- Studies show that 50% of students have social media accounts by age 12 and 83% of students have their own cell phone by the time they reach middle school. But allowing teachers and students to connect with one another through social media opens the door to inappropriate relationships and potential abuse, eSchool News reports.
- The problem is especially concerning as 70% of teens, according to research, tend to hide their online activity from parents through various apps designed for the purpose, a factor that child sexual abusers tend to use to their advantage, the article said.
- To prevent potential abuse or questionable relationships between students and teachers, experts recommend that school districts only allow contact between teachers and students through district electronic platforms and only on district-provided devices that restrict access to social media apps. They also recommend that school districts prohibit teachers and students from communicating through calls, texts, personal email accounts, or social media, and that teachers avoid posting inappropriate images or personal information on public social media accounts.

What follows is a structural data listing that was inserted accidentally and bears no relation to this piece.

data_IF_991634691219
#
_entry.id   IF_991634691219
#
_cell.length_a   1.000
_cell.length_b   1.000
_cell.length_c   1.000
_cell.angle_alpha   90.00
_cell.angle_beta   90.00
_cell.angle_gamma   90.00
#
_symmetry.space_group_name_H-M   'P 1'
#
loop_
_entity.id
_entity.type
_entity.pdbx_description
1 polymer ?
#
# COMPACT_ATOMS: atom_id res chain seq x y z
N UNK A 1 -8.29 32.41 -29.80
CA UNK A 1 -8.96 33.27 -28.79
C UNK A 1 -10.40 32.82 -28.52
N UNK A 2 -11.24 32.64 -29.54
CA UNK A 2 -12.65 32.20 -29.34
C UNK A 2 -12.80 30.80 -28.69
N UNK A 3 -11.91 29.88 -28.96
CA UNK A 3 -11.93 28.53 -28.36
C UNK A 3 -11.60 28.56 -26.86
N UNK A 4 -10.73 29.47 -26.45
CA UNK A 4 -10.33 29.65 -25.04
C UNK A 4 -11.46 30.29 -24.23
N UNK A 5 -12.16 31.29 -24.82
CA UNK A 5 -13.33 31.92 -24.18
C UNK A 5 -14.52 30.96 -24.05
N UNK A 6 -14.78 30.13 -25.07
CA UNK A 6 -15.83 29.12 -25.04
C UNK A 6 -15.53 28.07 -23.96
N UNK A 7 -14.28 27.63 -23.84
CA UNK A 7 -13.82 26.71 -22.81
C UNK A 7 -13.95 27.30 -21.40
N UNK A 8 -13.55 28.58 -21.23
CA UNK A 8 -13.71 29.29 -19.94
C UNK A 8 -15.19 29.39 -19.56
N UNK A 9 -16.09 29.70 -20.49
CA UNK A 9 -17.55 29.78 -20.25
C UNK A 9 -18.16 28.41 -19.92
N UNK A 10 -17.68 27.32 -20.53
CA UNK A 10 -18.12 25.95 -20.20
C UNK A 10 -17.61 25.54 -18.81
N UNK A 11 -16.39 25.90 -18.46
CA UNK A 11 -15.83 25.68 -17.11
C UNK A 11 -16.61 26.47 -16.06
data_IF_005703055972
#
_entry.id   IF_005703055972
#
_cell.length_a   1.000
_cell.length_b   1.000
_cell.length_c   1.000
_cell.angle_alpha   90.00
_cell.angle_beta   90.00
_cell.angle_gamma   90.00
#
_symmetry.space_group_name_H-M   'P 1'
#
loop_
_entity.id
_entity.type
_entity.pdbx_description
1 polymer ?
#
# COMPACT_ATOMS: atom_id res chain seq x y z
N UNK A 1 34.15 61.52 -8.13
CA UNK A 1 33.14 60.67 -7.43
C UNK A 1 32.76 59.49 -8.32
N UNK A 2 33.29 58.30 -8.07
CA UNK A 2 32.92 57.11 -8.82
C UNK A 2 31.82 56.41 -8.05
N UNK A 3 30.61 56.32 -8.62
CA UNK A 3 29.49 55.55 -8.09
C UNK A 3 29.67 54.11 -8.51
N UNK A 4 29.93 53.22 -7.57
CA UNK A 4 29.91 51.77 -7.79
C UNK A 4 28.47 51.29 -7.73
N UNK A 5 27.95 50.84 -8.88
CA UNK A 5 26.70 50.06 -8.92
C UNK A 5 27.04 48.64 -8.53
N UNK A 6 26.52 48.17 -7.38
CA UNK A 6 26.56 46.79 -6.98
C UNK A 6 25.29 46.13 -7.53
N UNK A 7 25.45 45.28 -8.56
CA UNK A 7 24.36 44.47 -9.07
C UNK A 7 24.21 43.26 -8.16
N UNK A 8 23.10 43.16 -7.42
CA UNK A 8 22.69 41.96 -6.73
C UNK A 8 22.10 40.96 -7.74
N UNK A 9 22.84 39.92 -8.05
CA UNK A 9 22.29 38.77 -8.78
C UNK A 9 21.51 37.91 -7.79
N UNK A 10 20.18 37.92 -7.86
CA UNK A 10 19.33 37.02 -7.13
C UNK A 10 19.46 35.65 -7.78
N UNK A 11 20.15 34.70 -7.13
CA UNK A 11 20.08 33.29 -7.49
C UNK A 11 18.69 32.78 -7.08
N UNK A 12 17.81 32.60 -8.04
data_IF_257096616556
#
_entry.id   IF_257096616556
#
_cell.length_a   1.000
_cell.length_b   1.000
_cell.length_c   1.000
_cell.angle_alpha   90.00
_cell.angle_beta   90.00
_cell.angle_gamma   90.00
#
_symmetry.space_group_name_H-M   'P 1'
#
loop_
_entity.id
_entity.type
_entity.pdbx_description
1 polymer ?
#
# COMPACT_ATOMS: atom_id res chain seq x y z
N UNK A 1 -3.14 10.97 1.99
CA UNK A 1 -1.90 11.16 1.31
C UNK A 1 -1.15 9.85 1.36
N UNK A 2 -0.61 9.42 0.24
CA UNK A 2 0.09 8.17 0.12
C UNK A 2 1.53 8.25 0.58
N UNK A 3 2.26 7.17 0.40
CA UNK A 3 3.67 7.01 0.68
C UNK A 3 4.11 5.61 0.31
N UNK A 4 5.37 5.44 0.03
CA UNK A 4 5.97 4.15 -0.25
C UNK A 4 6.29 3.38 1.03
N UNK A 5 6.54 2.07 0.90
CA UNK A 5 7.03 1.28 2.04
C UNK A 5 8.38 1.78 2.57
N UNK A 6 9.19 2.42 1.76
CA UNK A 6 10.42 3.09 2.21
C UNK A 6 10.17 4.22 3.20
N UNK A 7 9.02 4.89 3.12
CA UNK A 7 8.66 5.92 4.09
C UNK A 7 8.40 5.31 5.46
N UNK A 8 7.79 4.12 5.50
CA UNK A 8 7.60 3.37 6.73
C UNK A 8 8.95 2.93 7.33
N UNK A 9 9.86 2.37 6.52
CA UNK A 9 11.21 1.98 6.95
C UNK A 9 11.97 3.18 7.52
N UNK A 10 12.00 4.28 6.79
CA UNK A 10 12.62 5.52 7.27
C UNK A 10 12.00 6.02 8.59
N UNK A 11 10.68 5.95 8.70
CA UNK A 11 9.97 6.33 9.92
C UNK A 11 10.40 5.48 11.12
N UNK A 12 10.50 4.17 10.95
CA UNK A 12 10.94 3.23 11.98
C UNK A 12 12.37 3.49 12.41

The use of social media can provide schools and students with opportunities to connect to the world, and they can also be used creatively to tell a school’s story, to celebrate success stories, or to rebrand a school.
These efforts can also involve social media-savvy students who can offer valuable insight into how it can be used. Some schools have used social media efforts by staff and students to distribute clever videos that acknowledge staff efforts or even to make snow day announcements highly entertaining.
However, school districts also need to consider the pitfalls when establishing clear, enforceable social media policies designed to protect teachers and students alike. Social media connections between students and teachers can lead to disaster. In some cases, this interaction has led to misunderstandings, inappropriate relationships, or sexual contact. Even the posting of provocative pictures by teachers on their own Facebook pages has resulted in embarrassing situations for the schools involved.
School districts are increasingly considering the potential harm these social media interactions can cause as well as the legal implications involved for the school district. As social media policies are examined and updated, school leaders need to communicate the potential for harm and look for solutions that promote the best use of social media in school setting.